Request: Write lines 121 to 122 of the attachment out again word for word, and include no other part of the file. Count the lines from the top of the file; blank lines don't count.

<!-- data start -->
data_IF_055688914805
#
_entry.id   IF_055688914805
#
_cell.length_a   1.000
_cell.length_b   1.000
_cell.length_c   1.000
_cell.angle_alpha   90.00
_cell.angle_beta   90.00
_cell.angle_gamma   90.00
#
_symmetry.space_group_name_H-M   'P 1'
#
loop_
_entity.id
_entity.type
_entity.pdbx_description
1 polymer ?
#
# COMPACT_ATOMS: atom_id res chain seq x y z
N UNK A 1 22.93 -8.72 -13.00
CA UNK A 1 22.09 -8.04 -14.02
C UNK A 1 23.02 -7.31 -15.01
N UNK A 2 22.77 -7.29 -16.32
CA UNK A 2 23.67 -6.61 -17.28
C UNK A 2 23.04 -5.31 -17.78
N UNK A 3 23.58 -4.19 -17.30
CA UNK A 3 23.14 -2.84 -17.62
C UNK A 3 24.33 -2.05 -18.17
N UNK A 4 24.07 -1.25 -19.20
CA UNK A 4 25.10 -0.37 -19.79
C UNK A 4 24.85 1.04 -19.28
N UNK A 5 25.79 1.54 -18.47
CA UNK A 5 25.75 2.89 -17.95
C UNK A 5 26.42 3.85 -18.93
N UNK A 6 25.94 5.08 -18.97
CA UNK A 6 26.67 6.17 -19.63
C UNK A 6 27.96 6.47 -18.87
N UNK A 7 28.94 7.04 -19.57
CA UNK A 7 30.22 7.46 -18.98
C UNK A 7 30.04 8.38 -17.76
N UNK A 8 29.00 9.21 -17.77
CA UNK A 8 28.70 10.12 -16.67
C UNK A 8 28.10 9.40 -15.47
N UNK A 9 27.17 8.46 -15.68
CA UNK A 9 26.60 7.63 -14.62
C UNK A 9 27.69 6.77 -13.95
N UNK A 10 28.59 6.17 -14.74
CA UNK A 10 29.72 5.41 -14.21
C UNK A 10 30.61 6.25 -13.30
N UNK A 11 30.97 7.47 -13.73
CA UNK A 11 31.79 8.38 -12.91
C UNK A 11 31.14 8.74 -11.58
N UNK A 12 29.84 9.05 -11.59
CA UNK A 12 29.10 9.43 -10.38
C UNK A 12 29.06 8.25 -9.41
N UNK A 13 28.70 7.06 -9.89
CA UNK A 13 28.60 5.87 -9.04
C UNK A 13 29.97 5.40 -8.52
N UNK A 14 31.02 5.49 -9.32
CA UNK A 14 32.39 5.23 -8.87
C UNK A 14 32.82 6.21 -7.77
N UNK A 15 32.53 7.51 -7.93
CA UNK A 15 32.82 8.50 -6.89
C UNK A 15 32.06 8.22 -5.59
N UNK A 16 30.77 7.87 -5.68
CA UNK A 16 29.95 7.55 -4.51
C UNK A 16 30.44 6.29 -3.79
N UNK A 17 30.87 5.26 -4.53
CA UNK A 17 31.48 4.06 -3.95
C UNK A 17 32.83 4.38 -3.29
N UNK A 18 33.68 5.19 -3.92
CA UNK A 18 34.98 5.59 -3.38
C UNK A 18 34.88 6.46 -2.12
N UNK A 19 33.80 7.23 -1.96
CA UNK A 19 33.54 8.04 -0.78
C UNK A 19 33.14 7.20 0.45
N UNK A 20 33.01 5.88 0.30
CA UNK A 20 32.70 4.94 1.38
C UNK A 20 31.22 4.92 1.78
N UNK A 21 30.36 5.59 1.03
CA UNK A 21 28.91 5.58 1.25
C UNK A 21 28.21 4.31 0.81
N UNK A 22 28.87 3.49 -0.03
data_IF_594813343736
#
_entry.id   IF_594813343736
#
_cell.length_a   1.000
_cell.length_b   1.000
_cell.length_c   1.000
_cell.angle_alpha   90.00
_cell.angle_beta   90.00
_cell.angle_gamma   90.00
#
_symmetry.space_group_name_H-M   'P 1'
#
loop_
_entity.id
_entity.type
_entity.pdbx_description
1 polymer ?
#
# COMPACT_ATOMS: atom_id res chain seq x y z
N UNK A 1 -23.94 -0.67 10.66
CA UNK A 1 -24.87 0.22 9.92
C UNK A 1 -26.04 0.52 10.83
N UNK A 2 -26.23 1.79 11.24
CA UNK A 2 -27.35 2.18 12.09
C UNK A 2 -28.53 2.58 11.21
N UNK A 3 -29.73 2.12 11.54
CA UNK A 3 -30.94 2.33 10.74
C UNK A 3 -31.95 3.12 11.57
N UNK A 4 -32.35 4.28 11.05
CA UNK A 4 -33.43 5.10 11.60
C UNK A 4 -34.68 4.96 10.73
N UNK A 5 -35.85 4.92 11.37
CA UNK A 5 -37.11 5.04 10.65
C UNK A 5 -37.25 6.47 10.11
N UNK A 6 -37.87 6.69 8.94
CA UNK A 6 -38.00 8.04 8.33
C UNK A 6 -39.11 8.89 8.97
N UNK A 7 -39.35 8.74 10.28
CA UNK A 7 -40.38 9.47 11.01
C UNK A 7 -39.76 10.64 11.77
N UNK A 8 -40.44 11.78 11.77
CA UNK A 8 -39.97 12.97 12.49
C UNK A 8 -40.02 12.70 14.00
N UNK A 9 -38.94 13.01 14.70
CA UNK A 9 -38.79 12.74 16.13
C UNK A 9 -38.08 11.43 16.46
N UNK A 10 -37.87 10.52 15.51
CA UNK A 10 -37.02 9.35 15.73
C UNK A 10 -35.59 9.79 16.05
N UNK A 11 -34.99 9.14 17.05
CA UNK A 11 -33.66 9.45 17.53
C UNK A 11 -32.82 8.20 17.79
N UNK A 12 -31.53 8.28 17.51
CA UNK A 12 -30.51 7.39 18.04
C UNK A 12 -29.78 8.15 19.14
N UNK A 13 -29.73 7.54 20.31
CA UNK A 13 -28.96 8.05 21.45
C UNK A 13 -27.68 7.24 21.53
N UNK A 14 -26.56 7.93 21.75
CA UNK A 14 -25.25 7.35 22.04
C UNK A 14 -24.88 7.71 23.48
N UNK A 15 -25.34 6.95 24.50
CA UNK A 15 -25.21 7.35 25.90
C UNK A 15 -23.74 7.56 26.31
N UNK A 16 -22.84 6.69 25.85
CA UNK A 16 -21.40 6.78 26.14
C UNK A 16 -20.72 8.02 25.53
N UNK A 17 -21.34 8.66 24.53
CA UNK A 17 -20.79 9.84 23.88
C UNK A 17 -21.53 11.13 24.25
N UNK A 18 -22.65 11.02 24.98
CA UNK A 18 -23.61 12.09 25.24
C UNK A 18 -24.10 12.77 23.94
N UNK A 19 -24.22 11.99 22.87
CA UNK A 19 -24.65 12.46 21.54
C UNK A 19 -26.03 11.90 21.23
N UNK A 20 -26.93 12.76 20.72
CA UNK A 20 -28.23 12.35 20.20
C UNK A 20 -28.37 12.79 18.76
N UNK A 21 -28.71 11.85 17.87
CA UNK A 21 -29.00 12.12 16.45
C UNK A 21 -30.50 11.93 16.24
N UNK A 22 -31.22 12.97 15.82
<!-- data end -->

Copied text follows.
CA UNK A 6 -38.00 8.04 8.33
C UNK A 6 -39.11 8.89 8.97